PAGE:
Just to make this more complicated, there are two types of Stafford loans available to students

For those who demonstrate sufficient financial need, the government will pay the interest on "subsidized" Stafford loans for students while they are enrolled in college. Otherwise, loans accumulate interest while a student is in school, and the student may either pay that interest as it comes due or let it be added to the principal balance.

Where to begin? With a first step that unfortunately is not easy -- filling out the Free Application for Federal Student Aid, or FAFSA.

There was talk in Congress earlier this year of simplifying this form, which is long and detailed, but no changes have been approved by lawmakers yet. The good news is, it is free and can be completed online. The reward for slogging through it is eligibility for the federal loans, which may save a borrower hundreds or thousands of dollars in interest.

Any borrower's first choice, of course, would be the Perkins loans, for those who qualify. Then look to see if your school participates in the direct federal loan program.

For those taking out bank-issued federal loans, some shopping around is in order. There are some differences in the loans being offered -- but not ones that are easy to weigh.

For instance, even though the maximum interest rate is fixed, some lenders will offer discounts ? for example, cutting the interest rate or reducing the principal balance ? to borrowers who meet certain targets. In some cases, borrowers who make 36 consecutive on-time loan payments may qualify for certain reductions.

Financial aid administrators advise caution when considering these benefits. First, few ex-students are such punctual borrowers, so the benefit is worthless to many. By some estimates, fewer than 10 percent of borrowers end up getting such benefits.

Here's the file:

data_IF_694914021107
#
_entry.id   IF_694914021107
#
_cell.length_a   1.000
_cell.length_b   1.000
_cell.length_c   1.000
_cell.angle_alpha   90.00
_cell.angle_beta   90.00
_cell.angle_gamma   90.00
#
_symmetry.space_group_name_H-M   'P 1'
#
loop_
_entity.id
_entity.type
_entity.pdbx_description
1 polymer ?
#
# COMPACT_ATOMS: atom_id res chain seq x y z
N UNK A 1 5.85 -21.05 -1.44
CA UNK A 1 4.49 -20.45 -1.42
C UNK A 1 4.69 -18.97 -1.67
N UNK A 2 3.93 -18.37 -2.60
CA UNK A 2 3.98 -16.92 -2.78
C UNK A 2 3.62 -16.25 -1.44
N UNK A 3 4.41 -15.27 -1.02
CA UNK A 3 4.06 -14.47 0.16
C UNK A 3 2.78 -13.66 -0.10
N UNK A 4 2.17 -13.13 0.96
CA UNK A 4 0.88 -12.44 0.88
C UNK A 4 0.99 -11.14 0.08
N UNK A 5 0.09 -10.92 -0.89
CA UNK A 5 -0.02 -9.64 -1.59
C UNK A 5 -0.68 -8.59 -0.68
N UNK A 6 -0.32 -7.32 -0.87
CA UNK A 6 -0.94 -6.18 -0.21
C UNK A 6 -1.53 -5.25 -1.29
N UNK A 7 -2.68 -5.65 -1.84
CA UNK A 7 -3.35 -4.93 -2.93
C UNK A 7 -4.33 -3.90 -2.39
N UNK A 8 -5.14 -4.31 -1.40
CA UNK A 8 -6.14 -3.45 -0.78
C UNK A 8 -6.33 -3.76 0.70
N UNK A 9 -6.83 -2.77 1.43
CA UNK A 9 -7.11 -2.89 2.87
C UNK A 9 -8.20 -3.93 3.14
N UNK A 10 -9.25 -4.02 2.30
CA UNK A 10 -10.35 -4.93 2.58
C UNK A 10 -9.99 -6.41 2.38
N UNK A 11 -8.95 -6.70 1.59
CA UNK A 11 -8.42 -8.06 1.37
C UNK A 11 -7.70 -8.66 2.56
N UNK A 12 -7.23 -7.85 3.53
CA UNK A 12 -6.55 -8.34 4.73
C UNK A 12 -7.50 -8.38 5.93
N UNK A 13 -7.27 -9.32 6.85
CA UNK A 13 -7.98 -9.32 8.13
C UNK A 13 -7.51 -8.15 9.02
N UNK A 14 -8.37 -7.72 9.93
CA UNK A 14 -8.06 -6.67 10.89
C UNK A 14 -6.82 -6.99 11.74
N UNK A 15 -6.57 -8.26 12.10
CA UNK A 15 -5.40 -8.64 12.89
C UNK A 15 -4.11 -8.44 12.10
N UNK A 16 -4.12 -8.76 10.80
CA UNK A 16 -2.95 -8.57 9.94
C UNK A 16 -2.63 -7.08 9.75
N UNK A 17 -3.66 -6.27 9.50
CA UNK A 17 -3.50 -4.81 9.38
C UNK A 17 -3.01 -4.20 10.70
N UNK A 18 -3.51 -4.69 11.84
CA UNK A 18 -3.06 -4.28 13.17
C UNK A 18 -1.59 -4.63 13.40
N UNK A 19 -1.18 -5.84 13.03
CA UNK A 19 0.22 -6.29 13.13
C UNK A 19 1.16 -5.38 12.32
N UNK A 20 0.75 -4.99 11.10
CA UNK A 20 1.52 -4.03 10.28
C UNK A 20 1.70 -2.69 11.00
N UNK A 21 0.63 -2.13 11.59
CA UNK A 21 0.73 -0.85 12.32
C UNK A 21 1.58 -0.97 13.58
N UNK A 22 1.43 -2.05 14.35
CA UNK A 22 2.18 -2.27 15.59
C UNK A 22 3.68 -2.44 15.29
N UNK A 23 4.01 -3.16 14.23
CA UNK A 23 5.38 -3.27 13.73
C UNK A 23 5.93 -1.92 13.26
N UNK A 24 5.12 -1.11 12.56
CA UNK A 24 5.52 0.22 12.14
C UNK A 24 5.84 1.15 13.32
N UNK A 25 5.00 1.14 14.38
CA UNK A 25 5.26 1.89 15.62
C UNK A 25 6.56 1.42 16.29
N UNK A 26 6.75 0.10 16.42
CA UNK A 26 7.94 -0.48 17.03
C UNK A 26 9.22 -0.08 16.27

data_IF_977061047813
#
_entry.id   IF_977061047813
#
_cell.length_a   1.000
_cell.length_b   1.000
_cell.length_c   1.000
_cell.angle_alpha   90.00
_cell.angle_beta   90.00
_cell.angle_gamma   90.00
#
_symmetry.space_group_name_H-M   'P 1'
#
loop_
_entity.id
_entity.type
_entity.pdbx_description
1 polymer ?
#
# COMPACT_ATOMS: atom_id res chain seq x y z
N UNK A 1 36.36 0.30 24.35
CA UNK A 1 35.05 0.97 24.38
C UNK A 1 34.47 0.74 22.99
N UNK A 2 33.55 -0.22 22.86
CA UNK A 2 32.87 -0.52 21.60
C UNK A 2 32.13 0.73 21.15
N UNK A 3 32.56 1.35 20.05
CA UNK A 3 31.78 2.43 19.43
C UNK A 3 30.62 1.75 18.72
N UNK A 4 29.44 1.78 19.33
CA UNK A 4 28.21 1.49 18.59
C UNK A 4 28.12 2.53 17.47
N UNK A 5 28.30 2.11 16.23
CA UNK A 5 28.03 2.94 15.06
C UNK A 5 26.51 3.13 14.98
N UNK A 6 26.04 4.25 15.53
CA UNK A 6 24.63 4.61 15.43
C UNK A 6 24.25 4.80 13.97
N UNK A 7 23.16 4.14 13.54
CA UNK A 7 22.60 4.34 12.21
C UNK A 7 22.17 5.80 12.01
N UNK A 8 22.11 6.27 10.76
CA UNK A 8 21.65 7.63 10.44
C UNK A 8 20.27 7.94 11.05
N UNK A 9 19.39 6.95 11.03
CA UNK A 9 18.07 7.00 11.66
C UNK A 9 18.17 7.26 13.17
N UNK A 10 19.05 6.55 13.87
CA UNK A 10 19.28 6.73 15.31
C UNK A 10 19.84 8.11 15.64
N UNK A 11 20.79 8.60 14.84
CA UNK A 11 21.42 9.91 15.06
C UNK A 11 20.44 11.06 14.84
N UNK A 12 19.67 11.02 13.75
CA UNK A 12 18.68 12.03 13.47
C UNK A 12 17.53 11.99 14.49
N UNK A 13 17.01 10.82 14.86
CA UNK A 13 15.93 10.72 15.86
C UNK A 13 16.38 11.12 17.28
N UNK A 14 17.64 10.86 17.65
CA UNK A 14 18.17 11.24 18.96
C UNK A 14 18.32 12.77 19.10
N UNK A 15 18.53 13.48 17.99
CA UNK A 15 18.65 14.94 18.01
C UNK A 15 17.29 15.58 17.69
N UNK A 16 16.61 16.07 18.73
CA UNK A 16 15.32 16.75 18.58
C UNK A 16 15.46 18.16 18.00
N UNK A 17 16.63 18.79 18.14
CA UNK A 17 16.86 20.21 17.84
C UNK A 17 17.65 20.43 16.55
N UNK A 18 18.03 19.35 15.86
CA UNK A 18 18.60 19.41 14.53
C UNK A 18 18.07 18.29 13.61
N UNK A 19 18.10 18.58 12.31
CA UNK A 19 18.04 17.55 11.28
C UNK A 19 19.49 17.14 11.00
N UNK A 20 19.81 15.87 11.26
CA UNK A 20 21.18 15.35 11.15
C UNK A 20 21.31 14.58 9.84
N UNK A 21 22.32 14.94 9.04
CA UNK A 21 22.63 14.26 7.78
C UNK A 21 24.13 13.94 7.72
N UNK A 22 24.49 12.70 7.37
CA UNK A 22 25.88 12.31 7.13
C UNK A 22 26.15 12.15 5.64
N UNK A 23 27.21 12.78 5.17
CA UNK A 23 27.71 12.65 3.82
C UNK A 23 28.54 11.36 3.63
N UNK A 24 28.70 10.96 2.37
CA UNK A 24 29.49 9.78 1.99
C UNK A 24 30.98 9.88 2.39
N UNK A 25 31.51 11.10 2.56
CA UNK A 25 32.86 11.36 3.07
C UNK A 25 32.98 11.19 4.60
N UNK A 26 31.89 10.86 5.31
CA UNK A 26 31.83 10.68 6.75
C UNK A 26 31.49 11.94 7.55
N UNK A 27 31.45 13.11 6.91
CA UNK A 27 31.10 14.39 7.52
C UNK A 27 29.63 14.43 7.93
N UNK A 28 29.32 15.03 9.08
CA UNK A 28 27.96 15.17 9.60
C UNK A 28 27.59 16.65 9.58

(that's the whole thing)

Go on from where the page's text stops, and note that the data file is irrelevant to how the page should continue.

Second, of those students who do meet the target, not all remember to ask for it, and the lender has no obligation to provide reminders

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Students should look for benefits that they receive immediately, not in future years, like waivers of loan origination or loan guarantee fees. That is money that the borrower saves right away, and can spend on something useful, like books or pizza.

These are basically just like any other consumer loan from a bank or student loan company. The interest rates charged on private loans are almost always higher than those on federal loans, and the interest rates can change over time.

The interest rates on these loans also vary from lender to lender and from borrower to borrower, leading some to describe the private loan market as the "wild west" of the student loan industry. Because there is so much variability in loan terms, students must apply for a loan merely to find out what rate they might have to pay. This can be time consuming, but it is better to shop around than to accept a rate that is going to make repayment difficult. The rates charged can vary dramatically.

Because private loan interest rates change over time, it is more difficult for borrowers to predict their monthly payments in the future. In general, students should borrow as little as they can in the form of private loans, no matter how much easier the application process is than the FAFSA.

For those students who need to borrow more money than is available through a federal loan program, there are "private" or "alternative" loans

Private loans also do not enjoy some of the protections that federal loans provide, such as the possibility of temporary deferment or forbearance ? meaning that a borrower payday loans Abingdon VA does not have to make payments on a loan under certain circumstances. There is more information about how to cope with repayment difficulties for federal loan borrowers.